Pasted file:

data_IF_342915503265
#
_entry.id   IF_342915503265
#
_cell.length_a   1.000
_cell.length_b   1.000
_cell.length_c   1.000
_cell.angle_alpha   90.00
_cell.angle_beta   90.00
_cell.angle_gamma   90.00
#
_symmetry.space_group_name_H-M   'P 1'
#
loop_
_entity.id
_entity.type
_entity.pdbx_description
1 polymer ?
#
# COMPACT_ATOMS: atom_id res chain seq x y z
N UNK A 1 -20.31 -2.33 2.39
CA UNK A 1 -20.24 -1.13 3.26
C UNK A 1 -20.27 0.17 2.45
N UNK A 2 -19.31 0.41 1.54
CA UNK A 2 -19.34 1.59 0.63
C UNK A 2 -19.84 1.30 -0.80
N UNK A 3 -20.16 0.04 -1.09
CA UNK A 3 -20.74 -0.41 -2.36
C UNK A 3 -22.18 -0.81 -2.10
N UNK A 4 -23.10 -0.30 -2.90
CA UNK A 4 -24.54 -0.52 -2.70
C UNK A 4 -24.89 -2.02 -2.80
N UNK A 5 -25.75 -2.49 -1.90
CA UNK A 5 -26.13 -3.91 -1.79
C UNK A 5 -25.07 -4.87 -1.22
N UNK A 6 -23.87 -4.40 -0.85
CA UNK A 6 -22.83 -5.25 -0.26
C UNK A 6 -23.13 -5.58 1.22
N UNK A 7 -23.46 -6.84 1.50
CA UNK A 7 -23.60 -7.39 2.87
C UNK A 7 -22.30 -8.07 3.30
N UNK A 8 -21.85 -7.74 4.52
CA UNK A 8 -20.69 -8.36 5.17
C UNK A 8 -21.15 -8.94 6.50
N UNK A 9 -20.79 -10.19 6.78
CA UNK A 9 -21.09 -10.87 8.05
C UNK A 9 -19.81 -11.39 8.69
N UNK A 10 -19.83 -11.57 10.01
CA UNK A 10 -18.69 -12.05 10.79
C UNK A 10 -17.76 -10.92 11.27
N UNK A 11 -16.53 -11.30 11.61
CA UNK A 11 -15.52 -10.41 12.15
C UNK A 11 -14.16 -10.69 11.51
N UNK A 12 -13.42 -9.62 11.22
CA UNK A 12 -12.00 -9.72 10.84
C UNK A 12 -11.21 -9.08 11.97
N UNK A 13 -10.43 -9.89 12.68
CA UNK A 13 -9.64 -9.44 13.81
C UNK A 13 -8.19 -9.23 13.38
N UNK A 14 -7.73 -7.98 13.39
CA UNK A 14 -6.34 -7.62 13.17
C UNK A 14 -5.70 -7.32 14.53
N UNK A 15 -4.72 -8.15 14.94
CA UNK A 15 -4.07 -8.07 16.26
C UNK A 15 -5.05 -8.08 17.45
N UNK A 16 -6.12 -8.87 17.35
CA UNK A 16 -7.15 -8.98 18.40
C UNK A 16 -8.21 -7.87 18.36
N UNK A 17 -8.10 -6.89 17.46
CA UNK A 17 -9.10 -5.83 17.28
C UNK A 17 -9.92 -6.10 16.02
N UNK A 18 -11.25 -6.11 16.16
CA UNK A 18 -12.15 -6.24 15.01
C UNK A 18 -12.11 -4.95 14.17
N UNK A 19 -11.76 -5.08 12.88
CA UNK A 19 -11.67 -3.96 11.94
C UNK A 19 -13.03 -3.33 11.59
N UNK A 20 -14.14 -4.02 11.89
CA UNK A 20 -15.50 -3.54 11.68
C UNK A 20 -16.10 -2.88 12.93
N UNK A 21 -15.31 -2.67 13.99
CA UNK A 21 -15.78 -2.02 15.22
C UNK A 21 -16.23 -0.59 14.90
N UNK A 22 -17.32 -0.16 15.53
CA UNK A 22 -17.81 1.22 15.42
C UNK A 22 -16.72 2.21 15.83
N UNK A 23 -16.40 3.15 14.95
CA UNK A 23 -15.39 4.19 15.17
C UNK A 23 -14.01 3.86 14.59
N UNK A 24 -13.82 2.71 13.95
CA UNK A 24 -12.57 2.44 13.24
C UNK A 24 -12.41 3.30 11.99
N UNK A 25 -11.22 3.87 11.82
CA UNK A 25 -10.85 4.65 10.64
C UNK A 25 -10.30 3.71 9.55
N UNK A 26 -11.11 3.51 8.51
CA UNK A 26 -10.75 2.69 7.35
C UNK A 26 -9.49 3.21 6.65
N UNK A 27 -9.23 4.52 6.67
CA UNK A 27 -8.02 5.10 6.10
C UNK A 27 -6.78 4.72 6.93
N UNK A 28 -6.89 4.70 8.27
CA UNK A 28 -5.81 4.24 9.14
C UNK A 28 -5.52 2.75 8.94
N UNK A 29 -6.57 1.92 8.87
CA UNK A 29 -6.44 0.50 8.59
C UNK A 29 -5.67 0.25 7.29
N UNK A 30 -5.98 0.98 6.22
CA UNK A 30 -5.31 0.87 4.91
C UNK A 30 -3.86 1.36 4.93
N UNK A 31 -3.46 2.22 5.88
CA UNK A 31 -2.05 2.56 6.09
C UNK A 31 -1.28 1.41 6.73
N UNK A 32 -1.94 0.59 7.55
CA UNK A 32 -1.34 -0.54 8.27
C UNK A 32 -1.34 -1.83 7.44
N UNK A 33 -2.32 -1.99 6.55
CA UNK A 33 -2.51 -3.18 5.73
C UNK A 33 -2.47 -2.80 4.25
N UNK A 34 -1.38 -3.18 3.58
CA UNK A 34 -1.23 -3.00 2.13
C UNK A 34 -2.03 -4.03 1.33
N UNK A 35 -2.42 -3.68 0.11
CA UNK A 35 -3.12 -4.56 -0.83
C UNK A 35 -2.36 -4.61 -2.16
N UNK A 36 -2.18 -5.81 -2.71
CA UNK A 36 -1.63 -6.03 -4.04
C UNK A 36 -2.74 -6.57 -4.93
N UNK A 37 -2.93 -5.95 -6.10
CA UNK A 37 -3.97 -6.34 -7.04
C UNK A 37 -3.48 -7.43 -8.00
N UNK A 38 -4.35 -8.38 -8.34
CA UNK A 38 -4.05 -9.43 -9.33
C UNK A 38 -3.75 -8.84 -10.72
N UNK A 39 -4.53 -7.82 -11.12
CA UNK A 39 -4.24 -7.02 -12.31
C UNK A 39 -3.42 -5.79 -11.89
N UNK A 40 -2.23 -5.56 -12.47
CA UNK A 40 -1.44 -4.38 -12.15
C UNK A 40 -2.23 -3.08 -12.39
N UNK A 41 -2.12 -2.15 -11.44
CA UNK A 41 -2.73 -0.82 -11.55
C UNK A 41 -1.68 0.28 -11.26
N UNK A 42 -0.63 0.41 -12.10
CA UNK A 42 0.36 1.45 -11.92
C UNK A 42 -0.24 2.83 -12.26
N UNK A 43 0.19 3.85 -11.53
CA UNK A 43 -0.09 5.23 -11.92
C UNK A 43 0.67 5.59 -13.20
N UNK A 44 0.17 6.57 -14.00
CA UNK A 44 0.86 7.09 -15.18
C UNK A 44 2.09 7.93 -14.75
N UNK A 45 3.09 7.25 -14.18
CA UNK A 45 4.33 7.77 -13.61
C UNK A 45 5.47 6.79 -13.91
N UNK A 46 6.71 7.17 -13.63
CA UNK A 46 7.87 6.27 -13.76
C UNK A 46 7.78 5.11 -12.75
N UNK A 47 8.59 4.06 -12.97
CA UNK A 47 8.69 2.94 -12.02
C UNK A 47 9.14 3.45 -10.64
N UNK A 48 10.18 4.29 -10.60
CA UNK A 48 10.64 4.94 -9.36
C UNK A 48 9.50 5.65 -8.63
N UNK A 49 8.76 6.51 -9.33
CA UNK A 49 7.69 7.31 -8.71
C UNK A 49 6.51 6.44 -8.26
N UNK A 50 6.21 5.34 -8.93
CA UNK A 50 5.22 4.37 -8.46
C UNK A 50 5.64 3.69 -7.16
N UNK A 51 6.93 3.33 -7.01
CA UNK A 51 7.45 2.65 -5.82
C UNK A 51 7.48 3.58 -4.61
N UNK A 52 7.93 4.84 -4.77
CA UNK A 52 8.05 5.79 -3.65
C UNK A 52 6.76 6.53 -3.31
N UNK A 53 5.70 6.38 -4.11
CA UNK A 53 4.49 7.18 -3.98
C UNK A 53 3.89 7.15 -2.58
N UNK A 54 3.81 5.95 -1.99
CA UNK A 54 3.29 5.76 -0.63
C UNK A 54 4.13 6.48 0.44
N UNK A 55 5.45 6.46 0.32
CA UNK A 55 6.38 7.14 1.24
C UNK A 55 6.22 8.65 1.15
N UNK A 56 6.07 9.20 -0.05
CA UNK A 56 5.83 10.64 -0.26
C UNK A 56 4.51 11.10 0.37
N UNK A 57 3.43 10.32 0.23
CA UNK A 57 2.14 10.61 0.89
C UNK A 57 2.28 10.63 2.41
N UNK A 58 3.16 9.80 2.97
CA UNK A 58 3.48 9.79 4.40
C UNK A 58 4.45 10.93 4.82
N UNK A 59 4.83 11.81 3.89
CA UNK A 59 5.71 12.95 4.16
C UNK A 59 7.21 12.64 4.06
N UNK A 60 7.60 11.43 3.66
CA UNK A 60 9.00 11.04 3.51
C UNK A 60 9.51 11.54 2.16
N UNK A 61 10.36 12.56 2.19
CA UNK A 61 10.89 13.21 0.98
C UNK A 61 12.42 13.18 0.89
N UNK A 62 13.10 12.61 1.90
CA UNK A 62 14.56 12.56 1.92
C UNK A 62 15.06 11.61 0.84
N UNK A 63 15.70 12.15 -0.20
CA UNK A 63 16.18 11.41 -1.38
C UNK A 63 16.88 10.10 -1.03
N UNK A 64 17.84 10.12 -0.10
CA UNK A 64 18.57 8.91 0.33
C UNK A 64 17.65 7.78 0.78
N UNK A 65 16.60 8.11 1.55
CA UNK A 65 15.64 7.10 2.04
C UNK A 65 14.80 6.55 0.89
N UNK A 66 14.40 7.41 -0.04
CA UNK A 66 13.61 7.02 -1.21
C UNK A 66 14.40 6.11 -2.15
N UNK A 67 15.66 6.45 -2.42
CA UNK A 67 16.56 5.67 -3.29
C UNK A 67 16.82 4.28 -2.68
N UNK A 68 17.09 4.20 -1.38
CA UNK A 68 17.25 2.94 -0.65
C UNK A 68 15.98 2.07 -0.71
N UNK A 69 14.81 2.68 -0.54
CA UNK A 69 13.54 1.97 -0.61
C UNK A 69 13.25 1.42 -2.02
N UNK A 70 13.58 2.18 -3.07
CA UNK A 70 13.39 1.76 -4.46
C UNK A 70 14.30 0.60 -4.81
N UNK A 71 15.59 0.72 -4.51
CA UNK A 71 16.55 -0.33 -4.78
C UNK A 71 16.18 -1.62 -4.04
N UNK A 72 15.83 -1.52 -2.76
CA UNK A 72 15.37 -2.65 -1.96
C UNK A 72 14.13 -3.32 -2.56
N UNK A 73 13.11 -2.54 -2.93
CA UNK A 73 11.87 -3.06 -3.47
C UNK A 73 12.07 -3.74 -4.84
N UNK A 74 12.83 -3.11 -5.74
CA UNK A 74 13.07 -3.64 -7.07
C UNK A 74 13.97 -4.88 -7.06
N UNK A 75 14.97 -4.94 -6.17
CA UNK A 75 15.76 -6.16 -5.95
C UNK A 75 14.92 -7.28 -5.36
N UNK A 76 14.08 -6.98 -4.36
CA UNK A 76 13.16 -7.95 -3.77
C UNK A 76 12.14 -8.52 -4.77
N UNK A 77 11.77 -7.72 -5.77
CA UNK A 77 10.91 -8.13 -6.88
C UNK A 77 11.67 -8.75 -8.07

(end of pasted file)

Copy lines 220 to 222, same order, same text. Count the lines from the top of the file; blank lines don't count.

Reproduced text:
CA UNK A 67 16.56 5.67 -3.29
C UNK A 67 16.82 4.28 -2.68
N UNK A 68 17.09 4.20 -1.38